The Discovery Sport and GLC 300 are both new, yet familiar.
Introduced this year year, the Mercedes-Benz GLC 300 and Land Rover Discovery Sport may not be household names yet, but the concept behind both compact luxury crossovers is familiar. That’s because they aren’t really all new models, but rather new-generation replacements for each brands’ existing compact crossovers.
Taking over for the long-in-the-tooth LR2 is a familiar name with a new twist. The Discovery Sport is a smaller vehicle than the Discovery, but still promises to deliver impressive off-road capabilities. With 8.3-inches of ground clearance, it can crawl over taller objects than pretty much every compact luxury crossover on the market, including the GLC. And, yes, the GLC is the new moniker given to C-Class based, compact Mercedes-Benz crossover, replacing the GLK.
Similar Powertrains, Different Executions
Power for both vehicles comes from a 2.0-liter turbocharged four-cylinder engine paired up to a nine-speed automatic transmission that can send power to all four wheels. The Discovery Sport pumps out 240 hp and 250 lb-ft of torque, while the GLC 300 raises the stakes, offering 241 hp and 273 lb-ft of torque.
As similar as these setups may sound, the Land Rover is a front-wheel-drive based, with a transversely mounted engine setup while the Mercedes-Benz utilizes a rear-wheel-drive longitudinal engine layout. This may not mean much to a lot of people, but in execution, it makes all the difference.
As I’ve found in a lot of transversely mounted engines paired to nine-speed automatics, the transmission in the Discovery Sport isn’t great. It jerks hard into gear, transitions between gears can be less than smooth and sometimes, it takes a few moments to find the proper gear.
In contrast, the nine-speed in the GLC is one of the best nine-speeds on the market. It’s well suited for the vehicle and transitions between gears smoothly and near seamlessly.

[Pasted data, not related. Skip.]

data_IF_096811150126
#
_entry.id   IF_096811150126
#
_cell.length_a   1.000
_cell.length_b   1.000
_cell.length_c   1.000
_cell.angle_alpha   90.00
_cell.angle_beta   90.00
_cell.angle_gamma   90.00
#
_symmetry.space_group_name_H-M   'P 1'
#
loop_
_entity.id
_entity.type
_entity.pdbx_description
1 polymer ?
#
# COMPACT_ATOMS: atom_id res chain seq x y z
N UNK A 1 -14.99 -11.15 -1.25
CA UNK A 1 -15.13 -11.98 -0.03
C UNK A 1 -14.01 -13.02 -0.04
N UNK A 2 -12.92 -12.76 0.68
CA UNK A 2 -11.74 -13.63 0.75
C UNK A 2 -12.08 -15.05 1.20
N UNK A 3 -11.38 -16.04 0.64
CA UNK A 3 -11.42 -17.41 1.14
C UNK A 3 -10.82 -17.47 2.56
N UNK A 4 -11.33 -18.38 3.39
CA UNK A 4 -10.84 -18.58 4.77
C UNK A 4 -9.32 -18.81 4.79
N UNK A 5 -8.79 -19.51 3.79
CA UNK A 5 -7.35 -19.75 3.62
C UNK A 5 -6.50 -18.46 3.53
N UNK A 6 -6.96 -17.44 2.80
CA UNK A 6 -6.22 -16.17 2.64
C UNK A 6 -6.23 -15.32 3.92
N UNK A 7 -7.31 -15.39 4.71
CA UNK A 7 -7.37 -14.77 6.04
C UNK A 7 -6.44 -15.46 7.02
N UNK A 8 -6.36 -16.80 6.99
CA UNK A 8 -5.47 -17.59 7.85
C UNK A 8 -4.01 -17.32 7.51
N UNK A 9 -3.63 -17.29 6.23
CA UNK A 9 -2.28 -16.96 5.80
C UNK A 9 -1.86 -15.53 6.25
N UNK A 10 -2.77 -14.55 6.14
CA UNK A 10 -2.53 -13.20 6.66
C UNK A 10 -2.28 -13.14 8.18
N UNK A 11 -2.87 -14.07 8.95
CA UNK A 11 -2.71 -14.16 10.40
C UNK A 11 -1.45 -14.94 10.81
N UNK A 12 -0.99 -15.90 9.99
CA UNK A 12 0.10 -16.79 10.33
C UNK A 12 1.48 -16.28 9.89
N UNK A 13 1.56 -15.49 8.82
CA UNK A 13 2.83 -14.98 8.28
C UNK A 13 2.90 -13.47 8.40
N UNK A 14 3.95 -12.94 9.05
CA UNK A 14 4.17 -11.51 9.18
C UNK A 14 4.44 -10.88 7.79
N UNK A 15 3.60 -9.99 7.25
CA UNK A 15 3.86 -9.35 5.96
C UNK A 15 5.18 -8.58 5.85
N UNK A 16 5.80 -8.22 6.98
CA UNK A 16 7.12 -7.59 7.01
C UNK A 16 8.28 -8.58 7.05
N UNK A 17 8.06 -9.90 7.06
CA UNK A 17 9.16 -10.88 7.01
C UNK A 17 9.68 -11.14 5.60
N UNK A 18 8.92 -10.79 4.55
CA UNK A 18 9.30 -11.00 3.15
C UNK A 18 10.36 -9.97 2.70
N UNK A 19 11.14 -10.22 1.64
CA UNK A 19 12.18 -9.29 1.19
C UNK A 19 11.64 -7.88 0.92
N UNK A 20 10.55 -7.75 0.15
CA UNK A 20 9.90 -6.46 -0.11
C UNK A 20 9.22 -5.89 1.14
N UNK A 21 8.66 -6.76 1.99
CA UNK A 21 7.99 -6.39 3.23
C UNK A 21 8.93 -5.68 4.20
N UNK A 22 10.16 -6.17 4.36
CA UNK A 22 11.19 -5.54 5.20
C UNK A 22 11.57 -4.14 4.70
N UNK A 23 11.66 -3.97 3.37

Power and Efficiency
And it’s more than just being a smooth operator where the GLC’s transmission pays dividends. Despite the Mercedes weighing about 50 pounds more, it’s still quicker to 60 mph, needing just 6.4 seconds, compared to the Discovery Sport’s 7.8 second acceleration time.
The Mercedes-Benz also delivers better real world fuel economy. During our testing, the GLC 300 averaged 22.8 mpg while the Discovery Sport could only muster 19.1 mpg. As a final tour de force, the GLC offers the quieter, more isolated cabin of the two.
Two Different Approaches to Ride and Handling
The two approaches to how the Discovery Sport and GLC 300 behave on and off-road directly reflect each manufacturer’s legacy and reputation. The Land Rover handles, rides and drives more like a traditional SUV even if it is a modern crossover. It’s set up to handle moderate off-road duties and features the usual multiple drive modes.
The downside to this go-anywhere ability is that the Discovery Sport’s ride is a bit choppy and missing some of the smooth refinement found in the GLC 300. The Mercedes-Benz’s ride is more comfortable and all the controls operate in a fluid, refined way. Handling is decent for a compact luxury crossover as well. The GLC may be missing the Discovery Sport’s selectable off-road modes, but it does offer customizable drive modes to balance sport and comfort to the driver’s liking.
Anyone who has been inside the new Mercedes-Benz C-Class will instantly recognize the GLC 300’s interior. Finished in high quality materials with a cohesive design, it has a higher feeling of luxury compared to the Discovery Sport.
SEE ALSO: 2016 Mercedes-Benz GLC 300 4Matic Review
The interior in the Disco does feature style of its own, but it doesn’t look as modern as the GLC’s and some of the switch gear looks tired and randomly placed. The infotainment system is also a bit laggy, although it may hold a usability edge over the Mercedes.
The Cargo and Passenger Edge
Despite the GLC 300 being over two and a half inches longer in overall length, the Discovery Sport trumps it by offering a third row of seats. The two seats in the back are very tight and only meant for children, but they’re nice to have in an emergency.
Passengers in the traditional rear seats will probably prefer the Discovery Sport as well. Legroom may be identical, but the headroom in the Discovery is more ample and the one piece panoramic sunroof makes it feel more airy. The arm rests are also better placed in the Land Rover.
Cargo capacity with the third row seat folded favors the Discovery Sport once more, but the advantage isn’t as big as the numbers suggest.
The Verdict: Land Rover Discovery Sport vs Mercedes-Benz GLC 300
As tested, both of these vehicles become a bit pricey. The Discovery Sport HSE Lux clocks in at $53,508 as tested while the GLC 300 4Matic came in at $58,230.
The Mercedes-Benz GLC 300 is a more substantial, higher quality, better bolted together vehicle as a whole. But is it worth its $5,000 premium? In the world of compact luxury crossovers, the answer is yes.
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